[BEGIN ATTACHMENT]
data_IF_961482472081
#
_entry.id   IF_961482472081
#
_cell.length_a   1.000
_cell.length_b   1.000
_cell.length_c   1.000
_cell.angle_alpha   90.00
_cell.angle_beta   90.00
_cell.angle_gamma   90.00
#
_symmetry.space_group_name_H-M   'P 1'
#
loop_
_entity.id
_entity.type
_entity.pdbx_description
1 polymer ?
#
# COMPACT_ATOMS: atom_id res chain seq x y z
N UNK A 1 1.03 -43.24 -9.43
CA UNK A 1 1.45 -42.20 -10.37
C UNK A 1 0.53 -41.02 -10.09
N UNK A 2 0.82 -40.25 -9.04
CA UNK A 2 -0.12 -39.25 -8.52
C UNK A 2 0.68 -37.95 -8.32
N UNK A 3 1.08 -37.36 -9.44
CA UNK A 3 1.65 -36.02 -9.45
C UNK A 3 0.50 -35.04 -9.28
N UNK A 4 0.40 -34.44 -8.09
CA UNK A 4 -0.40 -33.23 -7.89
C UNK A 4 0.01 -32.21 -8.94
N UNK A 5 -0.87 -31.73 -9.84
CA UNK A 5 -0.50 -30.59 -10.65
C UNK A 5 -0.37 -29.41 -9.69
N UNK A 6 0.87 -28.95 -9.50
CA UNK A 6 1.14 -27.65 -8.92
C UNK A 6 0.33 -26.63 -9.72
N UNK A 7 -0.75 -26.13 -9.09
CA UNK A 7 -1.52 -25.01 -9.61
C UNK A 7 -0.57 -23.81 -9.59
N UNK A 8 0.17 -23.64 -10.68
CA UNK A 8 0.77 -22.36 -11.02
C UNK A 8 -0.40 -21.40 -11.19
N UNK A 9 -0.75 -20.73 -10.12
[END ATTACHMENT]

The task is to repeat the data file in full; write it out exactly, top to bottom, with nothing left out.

data_IF_961482472081
#
_entry.id   IF_961482472081
#
_cell.length_a   1.000
_cell.length_b   1.000
_cell.length_c   1.000
_cell.angle_alpha   90.00
_cell.angle_beta   90.00
_cell.angle_gamma   90.00
#
_symmetry.space_group_name_H-M   'P 1'
#
loop_
_entity.id
_entity.type
_entity.pdbx_description
1 polymer ?
#
# COMPACT_ATOMS: atom_id res chain seq x y z
N UNK A 1 1.03 -43.24 -9.43
CA UNK A 1 1.45 -42.20 -10.37
C UNK A 1 0.53 -41.02 -10.09
N UNK A 2 0.82 -40.25 -9.04
CA UNK A 2 -0.12 -39.25 -8.52
C UNK A 2 0.68 -37.95 -8.32
N UNK A 3 1.08 -37.36 -9.44
CA UNK A 3 1.65 -36.02 -9.45
C UNK A 3 0.50 -35.04 -9.28
N UNK A 4 0.40 -34.44 -8.09
CA UNK A 4 -0.40 -33.23 -7.89
C UNK A 4 0.01 -32.21 -8.94
N UNK A 5 -0.87 -31.73 -9.84
CA UNK A 5 -0.50 -30.59 -10.65
C UNK A 5 -0.37 -29.41 -9.69
N UNK A 6 0.87 -28.95 -9.50
CA UNK A 6 1.14 -27.65 -8.92
C UNK A 6 0.33 -26.63 -9.72
N UNK A 7 -0.75 -26.13 -9.09
CA UNK A 7 -1.52 -25.01 -9.61
C UNK A 7 -0.57 -23.81 -9.59
N UNK A 8 0.17 -23.64 -10.68
CA UNK A 8 0.77 -22.36 -11.02
C UNK A 8 -0.40 -21.40 -11.19
N UNK A 9 -0.75 -20.73 -10.12